Top 4 Responsive Search Ad Strength Hacks You Need and Why You Need Them
We recently took a deep dive into how ad strength affects the performance of Responsive Search Ads. We embarked on a journey to improve the ads of one of our B2B Tech clients from “poor” to “excellent” in order to improve our overall performance. With the knowledge gained from the process, we now have a solid foundation and unified approach for writing and editing RSAs.
There were four key RSA optimizations confirmed through live 8-figure B2B campaigns: unpinning assets, keywords, the number of headlines and descriptions, and the uniqueness of those assets. Once implemented, these optimizations gave us the “excellent” ad strength we were striving towards.
In many cases during our RSA improvement process, unpinning headlines would get us to an “excellent” ad strength right away. In some other cases, we had to do much more. This goes to show that unpinning assets is the quickest and most impactful way to improve ad strength. While you can’t always avoid pinning your headlines and descriptions, it’s a good step to take if you can. When you pin to specific positions, you’re limiting the number of ad combinations that can be served. By unpinning, you’re allowing the system to show the most relevant ad. If you’re struggling to find assets you can unpin, try pinning more than one to the same spot. This allows for a little flexibility on ad combinations while still maintaining some control.
The second biggest opportunity in improving ad strength is adding keywords to your headlines and descriptions. If you’re thinking that you already know this, that is true. But you may not know that using the right keywords can move your ad strength up to two levels. It’s important to note that your highest volume keywords will have the most impact. Often enough, creating multiple headlines with different low volume keywords was not quite as effective as fewer headlines with high volume keywords.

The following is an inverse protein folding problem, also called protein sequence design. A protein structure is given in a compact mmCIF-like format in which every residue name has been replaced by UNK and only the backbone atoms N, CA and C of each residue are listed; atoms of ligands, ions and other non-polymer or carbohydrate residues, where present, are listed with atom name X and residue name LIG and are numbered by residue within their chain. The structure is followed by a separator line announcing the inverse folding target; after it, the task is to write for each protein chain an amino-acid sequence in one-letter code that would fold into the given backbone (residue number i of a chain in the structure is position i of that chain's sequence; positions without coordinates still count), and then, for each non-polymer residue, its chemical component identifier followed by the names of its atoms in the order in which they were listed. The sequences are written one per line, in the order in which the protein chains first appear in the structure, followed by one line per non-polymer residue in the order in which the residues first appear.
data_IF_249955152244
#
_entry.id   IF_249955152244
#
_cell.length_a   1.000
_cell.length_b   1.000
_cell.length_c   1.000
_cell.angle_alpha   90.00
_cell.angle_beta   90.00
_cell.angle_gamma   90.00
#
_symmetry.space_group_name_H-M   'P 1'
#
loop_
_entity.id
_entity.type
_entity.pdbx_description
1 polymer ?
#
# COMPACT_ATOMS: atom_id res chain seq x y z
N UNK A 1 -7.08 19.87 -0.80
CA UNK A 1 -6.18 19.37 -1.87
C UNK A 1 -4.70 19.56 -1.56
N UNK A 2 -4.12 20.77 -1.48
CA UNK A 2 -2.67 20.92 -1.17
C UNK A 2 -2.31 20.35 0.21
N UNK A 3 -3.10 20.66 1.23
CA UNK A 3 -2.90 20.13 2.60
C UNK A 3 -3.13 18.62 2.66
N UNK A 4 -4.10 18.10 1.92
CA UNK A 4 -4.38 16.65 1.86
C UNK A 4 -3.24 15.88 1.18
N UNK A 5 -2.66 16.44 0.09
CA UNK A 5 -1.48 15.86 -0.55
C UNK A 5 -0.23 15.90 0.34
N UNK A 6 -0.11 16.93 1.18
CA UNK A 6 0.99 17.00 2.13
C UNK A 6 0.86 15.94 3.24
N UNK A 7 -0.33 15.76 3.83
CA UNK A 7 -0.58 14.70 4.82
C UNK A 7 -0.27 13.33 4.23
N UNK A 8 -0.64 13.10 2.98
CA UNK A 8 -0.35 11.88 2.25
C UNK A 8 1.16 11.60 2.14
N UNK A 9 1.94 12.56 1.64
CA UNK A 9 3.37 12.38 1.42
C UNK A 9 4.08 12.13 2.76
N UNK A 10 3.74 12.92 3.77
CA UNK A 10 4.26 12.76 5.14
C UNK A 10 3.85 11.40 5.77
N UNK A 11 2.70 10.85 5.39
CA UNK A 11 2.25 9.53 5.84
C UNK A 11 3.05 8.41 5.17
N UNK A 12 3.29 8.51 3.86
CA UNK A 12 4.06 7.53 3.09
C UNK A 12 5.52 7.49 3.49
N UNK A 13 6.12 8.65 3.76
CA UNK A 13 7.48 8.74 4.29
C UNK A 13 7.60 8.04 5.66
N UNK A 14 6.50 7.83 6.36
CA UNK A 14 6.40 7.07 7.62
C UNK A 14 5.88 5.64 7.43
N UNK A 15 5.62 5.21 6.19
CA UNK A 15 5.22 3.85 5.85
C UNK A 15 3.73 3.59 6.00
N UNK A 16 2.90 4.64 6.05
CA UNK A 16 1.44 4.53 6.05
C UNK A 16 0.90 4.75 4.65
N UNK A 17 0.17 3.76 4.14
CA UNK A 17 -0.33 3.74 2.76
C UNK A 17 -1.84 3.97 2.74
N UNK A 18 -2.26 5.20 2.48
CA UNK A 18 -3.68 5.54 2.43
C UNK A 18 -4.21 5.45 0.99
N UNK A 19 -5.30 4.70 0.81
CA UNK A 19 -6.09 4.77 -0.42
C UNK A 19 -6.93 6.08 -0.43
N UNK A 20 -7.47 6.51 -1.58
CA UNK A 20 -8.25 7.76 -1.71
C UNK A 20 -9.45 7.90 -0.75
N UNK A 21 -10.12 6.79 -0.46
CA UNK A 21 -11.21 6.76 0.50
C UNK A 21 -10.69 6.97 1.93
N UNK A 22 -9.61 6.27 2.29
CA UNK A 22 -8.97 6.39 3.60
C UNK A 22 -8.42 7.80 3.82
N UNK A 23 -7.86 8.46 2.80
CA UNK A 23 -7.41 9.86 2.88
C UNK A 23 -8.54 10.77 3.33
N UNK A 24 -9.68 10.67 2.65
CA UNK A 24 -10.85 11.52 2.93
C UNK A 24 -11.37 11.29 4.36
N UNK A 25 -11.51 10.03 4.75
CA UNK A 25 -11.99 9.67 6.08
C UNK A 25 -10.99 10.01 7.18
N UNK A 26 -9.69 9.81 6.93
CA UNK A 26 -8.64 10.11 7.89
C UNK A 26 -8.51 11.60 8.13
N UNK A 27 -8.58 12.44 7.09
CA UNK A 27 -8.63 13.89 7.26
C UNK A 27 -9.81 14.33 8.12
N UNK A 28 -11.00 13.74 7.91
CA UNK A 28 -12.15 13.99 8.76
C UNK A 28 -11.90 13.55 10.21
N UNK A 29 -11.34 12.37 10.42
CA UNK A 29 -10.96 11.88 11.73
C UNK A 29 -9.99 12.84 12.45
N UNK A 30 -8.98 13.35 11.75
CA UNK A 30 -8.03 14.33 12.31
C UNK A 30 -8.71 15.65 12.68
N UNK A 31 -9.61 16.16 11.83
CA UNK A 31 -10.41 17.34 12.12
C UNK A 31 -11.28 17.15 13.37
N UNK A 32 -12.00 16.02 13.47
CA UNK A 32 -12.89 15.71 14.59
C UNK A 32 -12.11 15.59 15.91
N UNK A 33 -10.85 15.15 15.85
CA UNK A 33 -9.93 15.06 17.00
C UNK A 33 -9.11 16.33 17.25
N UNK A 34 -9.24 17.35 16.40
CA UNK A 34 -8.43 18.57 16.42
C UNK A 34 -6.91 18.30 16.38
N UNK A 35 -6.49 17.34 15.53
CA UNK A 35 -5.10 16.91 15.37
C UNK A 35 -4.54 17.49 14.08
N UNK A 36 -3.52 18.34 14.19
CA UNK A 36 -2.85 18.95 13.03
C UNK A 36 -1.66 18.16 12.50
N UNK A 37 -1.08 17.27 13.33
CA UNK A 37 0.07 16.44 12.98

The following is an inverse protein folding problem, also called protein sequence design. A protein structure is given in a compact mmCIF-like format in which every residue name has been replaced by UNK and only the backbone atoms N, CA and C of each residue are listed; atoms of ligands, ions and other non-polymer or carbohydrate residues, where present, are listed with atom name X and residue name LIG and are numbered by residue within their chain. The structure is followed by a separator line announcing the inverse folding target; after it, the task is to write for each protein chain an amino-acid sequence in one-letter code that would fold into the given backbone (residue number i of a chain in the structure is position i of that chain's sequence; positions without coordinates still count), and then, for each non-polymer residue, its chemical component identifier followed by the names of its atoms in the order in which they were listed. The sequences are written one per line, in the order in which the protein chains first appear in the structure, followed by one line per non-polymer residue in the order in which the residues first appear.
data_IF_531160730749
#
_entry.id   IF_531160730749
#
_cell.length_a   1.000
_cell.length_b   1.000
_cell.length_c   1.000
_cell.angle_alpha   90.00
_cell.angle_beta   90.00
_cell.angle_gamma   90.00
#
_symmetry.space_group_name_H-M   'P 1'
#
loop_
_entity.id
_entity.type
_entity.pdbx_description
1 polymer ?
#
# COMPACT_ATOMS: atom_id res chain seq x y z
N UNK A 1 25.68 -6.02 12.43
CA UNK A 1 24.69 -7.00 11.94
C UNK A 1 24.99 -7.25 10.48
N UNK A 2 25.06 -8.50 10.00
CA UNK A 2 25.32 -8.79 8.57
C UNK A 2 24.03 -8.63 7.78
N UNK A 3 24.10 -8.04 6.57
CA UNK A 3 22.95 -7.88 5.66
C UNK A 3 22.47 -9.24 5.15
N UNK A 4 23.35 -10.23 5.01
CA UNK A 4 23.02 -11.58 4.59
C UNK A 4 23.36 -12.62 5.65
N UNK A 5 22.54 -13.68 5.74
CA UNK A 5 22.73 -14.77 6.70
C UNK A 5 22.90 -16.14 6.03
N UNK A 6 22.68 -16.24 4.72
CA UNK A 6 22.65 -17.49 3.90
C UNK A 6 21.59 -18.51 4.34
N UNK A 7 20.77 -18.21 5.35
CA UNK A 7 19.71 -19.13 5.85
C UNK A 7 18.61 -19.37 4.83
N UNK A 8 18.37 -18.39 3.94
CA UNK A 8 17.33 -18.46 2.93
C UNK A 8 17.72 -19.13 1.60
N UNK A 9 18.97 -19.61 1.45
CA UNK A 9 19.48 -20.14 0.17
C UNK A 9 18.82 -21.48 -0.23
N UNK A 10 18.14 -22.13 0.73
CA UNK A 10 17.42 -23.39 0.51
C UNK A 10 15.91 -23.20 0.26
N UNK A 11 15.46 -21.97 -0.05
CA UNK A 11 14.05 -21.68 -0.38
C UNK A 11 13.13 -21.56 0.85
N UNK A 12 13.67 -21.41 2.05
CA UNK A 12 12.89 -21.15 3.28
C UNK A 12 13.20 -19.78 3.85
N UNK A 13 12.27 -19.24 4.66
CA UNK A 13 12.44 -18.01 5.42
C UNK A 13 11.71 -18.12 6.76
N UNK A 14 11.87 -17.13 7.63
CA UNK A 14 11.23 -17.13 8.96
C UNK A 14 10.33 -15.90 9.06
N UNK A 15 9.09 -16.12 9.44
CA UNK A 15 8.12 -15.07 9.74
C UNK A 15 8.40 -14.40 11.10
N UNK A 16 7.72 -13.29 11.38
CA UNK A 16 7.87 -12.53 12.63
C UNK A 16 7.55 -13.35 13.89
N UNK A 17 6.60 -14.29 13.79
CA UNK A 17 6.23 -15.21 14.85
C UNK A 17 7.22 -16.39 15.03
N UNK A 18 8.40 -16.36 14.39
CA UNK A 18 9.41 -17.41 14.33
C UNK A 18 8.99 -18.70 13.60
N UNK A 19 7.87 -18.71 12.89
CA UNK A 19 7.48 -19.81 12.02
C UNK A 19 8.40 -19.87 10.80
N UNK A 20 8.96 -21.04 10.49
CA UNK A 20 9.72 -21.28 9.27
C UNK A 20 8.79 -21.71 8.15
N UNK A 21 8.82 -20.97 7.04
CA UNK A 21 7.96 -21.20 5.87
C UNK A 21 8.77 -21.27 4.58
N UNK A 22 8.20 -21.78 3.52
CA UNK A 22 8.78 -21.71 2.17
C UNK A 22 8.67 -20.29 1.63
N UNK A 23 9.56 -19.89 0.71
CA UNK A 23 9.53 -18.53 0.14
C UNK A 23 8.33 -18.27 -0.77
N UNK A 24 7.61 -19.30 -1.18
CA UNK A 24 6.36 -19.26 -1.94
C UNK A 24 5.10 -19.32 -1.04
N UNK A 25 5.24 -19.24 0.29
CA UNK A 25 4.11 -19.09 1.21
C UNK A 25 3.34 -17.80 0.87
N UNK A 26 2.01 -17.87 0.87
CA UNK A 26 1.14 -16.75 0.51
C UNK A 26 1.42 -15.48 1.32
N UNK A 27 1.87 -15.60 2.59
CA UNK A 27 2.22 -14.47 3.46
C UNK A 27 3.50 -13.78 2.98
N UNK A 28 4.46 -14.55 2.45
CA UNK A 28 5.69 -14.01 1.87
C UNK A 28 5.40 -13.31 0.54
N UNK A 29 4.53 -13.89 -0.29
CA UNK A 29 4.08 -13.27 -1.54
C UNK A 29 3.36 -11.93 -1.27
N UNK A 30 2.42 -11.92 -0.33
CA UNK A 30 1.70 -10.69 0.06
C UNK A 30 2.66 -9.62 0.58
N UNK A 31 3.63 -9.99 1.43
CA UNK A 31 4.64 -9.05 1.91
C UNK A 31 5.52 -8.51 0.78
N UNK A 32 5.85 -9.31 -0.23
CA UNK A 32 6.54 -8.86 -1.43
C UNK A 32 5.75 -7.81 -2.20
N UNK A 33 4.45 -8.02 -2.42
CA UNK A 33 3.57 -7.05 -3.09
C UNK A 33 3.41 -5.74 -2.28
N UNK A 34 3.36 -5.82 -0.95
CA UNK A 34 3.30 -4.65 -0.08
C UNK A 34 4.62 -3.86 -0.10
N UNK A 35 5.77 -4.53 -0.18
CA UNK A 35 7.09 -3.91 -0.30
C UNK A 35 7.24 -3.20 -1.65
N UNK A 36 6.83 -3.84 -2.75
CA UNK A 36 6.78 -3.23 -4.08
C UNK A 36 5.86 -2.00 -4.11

If you want to take it up a notch, utilize some MarTech and let Google insert keywords for you. With Dynamic Keyword Insertion (DKI) your ad copy will automatically update with the keyword that caused your ad to show. Using keyword insertion in a headline or description does count toward the number of keywords you’re using, so it raises ad strength. Keep in mind that DKI is a helpful tool, but should be used with caution. Make sure all keywords in that ad group will make sense when inserted into your headline and won’t cause any grammatical errors. DKI can increase impressions, but if your keywords aren’t properly aligned, you may not see the conversions following behind.
3. Headlines and Descriptions
Responsive Search Ads allow for 15 headlines and 4 descriptions to be provided. The more you use, the better. In fact, we’ve been told by the product team to have 10 minimum. If our client’s ads didn’t have every spot filled, we added more. We then watched the ad strength rise with the addition of every headline. By providing more headlines and descriptions, you’re giving the system more options to choose from to create the most relevant ad possible.
4. Be Unique
When you’re adding headlines and descriptions, make sure to keep them unique. Google won’t serve ad copy that’s redundant. So it’s important not to be too repetitive when writing. It’s also another way to increase the number of ad combinations that can be generated. Which, in turn, increases relevance. We used a variety of headlines including, but not limited to, brand messaging, product features, calls to action, and offers. Check out our RSA headline template that we created to help guide the writing process.
Putting It All Together
In the end, we were able to take 28 of the 30 “poor” responsive search ads to mostly “excellent”. After our improved RSAs ran for 77 days, we saw the increase in performance that we were hoping for. We achieved more clicks at a lower cost thereby improving our cost per conversion by 38%. We can confidently say that there are advantages of optimizing RSAs for ad strength.
It’s important to remember that not every “hack” is going to work every time. We couldn’t use competitor keywords in ad copy and sometimes headlines or descriptions had to stay pinned. We always had to do what made most sense for our B2B Tech client’s ads. The important thing is that we now have a good understanding of what elements make an ad “excellent” and how they can be used to improve ad strength.
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